Jack Gelber Biography


(Critical Edition of Dramatic Literature)

Jack Gelber was born in Chicago, Illinois, on April 12, 1932, the son of Harold and Molly (née Singer) Gelber. The playwright once said that as a high school student, he passed the time playing the tuba and attending movies and burlesque shows, but he never went to the legitimate theater, that he did not even know the theater existed until he went to college. The Russian novelists Ivan Turgenev, Maxim Gorky, and Nikolai Gogol originally attracted him as well as Rainer Maria Rilke and the German expressionists. He has also expressed an interest in Buddhism and in “religious states of being.”

During the summers of his undergraduate years at the University of Illinois, Urbana, Gelber followed his father’s trade as a sheet-metal worker; he was also a shipfitter’s helper in San Francisco and a mimeograph operator for the United Nations. Gelber was graduated from the university with a B.S. in journalism in 1953, and he wrote poetry before turning to dramaturgy. He became involved in Julian Beck and Judith Malina’s Living Theatre , an experimental theater group, which mounted The Connection under Malina’s direction for a run of 768 performances. The Apple was also written to be performed by the Living Theatre (64 performances). These first two plays have been performed in a number of foreign countries, including Brazil, England, France, Germany, and Italy. Square in the Eye (31 performances) was also intended to be staged...

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(Great Authors of World Literature, Critical Edition)

Jack Gelber began life as the son of a sheet-metal worker, Harold Gelber, and Molly (Singer) Gelber. During his adolescent years, he seemed indifferent toward middle-class entertainment such as theater. He said in a 1960 interview for The New Yorker that in those years he played the tuba, frequented films and burlesque shows, and did not even know the theater existed until he went to college. He worked summers throughout his college years, first in his father’s trade, then as a shipfitter’s helper in San Francisco. Not surprisingly, all of his work reflects to some degree a distinctly proletarian viewpoint.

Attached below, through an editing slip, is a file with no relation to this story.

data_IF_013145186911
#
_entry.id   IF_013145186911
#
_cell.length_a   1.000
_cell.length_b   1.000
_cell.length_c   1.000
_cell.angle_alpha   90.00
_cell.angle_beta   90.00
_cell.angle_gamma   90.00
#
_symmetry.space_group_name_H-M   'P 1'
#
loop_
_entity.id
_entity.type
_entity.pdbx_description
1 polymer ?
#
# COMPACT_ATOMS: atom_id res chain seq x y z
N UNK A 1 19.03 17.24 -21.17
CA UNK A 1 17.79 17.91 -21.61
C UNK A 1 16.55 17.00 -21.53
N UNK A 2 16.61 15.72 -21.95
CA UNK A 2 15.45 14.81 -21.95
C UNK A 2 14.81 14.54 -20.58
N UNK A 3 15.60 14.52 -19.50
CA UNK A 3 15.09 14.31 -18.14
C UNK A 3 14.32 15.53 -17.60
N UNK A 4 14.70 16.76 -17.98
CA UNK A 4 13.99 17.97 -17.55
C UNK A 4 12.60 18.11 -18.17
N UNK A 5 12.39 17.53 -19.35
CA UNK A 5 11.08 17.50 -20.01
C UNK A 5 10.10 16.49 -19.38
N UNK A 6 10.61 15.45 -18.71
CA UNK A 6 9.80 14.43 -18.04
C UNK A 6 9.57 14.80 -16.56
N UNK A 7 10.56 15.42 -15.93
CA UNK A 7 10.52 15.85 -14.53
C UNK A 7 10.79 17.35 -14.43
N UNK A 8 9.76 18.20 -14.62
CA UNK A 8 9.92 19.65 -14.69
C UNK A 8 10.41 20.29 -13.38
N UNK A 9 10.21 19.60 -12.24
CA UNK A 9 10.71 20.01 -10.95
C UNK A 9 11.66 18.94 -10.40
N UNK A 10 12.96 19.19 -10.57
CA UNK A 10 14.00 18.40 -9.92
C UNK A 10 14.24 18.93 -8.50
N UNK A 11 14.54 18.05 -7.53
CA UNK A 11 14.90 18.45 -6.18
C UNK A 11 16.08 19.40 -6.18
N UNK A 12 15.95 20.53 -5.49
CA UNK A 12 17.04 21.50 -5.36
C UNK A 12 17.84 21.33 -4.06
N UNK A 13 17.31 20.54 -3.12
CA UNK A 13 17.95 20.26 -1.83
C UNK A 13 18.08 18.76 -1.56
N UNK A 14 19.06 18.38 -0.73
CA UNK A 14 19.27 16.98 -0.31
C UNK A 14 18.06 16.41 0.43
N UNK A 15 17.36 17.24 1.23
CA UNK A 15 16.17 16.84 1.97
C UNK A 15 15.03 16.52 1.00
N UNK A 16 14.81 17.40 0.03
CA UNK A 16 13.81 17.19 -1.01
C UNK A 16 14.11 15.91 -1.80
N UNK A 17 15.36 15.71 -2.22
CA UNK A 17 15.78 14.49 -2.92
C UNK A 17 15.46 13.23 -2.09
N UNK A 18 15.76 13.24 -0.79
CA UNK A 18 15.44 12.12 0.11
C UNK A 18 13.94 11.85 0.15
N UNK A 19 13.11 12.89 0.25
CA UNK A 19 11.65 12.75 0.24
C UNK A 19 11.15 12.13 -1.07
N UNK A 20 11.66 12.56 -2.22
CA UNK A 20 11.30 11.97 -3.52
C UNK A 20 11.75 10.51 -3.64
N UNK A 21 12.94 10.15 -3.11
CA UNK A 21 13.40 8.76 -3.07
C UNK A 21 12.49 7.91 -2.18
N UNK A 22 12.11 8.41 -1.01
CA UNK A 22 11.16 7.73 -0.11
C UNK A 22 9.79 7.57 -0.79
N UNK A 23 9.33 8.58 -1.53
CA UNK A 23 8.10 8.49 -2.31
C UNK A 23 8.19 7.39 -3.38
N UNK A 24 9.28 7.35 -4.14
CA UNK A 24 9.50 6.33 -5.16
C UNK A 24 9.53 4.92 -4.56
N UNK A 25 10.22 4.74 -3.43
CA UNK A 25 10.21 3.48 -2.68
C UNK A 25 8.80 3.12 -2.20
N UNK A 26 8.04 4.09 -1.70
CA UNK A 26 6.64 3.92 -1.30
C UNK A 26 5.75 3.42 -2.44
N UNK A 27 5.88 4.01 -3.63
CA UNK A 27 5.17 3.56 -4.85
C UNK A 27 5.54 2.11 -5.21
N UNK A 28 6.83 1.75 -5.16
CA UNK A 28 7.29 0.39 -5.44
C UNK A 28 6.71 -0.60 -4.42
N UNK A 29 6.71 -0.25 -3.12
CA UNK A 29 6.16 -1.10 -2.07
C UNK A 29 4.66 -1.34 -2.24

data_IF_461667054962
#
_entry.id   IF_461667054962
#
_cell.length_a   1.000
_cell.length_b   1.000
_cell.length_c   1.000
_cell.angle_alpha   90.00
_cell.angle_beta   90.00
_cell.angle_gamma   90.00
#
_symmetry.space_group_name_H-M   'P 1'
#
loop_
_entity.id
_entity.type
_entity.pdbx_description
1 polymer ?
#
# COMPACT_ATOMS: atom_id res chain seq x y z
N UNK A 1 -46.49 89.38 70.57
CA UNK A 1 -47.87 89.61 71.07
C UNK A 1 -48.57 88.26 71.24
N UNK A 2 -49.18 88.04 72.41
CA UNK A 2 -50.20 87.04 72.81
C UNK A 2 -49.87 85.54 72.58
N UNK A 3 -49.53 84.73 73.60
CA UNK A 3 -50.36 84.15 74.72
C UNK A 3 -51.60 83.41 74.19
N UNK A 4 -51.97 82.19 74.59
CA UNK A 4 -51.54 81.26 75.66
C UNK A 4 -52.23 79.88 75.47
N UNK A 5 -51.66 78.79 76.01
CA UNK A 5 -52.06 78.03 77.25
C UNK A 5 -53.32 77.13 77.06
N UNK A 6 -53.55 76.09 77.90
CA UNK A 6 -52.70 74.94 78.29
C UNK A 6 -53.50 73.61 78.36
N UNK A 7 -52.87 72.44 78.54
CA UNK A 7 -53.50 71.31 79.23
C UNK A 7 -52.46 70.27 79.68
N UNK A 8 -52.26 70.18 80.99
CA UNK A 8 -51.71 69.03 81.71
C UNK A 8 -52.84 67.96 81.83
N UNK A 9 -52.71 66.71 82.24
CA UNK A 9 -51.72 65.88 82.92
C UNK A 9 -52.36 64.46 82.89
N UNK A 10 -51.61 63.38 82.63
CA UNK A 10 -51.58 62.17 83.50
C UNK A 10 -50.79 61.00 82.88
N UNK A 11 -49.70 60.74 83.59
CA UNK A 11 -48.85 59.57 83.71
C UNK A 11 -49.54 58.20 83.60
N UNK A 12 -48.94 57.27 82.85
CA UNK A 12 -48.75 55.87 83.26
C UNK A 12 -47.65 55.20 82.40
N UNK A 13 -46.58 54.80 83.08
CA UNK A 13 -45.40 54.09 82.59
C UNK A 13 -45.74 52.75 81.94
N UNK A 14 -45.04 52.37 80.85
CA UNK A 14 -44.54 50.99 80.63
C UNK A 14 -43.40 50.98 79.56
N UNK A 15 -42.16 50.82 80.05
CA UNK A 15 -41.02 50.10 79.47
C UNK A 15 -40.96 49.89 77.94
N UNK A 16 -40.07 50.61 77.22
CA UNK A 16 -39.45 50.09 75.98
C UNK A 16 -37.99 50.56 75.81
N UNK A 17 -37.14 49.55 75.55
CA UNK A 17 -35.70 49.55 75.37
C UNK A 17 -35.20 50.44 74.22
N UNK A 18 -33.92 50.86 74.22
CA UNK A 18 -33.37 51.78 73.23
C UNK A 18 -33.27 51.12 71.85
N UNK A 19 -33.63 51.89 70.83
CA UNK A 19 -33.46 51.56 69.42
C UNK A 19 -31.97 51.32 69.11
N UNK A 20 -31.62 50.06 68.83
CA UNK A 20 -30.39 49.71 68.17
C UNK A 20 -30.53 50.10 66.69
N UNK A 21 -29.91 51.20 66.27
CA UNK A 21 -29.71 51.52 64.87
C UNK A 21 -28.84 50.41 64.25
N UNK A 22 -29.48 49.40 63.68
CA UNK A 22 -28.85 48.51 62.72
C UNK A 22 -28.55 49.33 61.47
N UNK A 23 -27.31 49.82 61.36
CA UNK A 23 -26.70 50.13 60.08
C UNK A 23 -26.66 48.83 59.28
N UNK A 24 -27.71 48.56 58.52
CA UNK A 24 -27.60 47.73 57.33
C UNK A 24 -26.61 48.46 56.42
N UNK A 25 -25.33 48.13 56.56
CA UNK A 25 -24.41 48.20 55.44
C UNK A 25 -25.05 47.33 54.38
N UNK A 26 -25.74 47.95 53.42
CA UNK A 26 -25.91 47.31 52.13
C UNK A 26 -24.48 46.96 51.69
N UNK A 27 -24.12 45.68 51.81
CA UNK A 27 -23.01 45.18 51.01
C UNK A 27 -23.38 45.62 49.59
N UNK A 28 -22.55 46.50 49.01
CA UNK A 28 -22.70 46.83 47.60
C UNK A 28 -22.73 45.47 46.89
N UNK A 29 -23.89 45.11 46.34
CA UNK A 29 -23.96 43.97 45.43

After graduating from the University of Illinois in 1953 with a degree in journalism, Gelber did some teaching. Then he found his niche in New York with the Living Theatre, an Off-Broadway group headed by Judith Malina and her husband, Julian Beck. In 1957, Gelber married Carol Westenberg. The couple had two children, Jed and Amy.

In 1959, Gelber’s first play, The Connection, opened at the Living Theatre and, despite negative reviews from mainstream critics, ran for 678 performances. It won both Obie and Vernon Rice Awards in 1960. At twenty-seven, Gelber was considered by Variety “the most promising playwright.” Critic Kenneth Tynan hailed his first play as “the most exciting new American play that Off-Broadway has produced since the war.” However, nothing that he has written since The Connection has found anywhere near the same success with audiences.

Nevertheless, on the basis of his first play alone, Gelber must be counted as an important innovator in the genre of avant-garde theater. He considers himself a poet, and it is his unique combination of poetry and improvisational jazz techniques that makes the play so outstanding. Plays by Bertolt Brecht and Luigi Pirandello precede his experimentation with erasing the barriers traditionally separating actors and audience, but Gelber pushed that technique to new limits.

On the surface, The Connection seems naturalistic. It is set in a skid-row apartment where four heroin addicts are waiting for their dealer, or “connection.” In one sense, this situation could be related to Samuel Beckett’s En attendant Godot (pb. 1952; Waiting for...

(The entire section is 945 words.)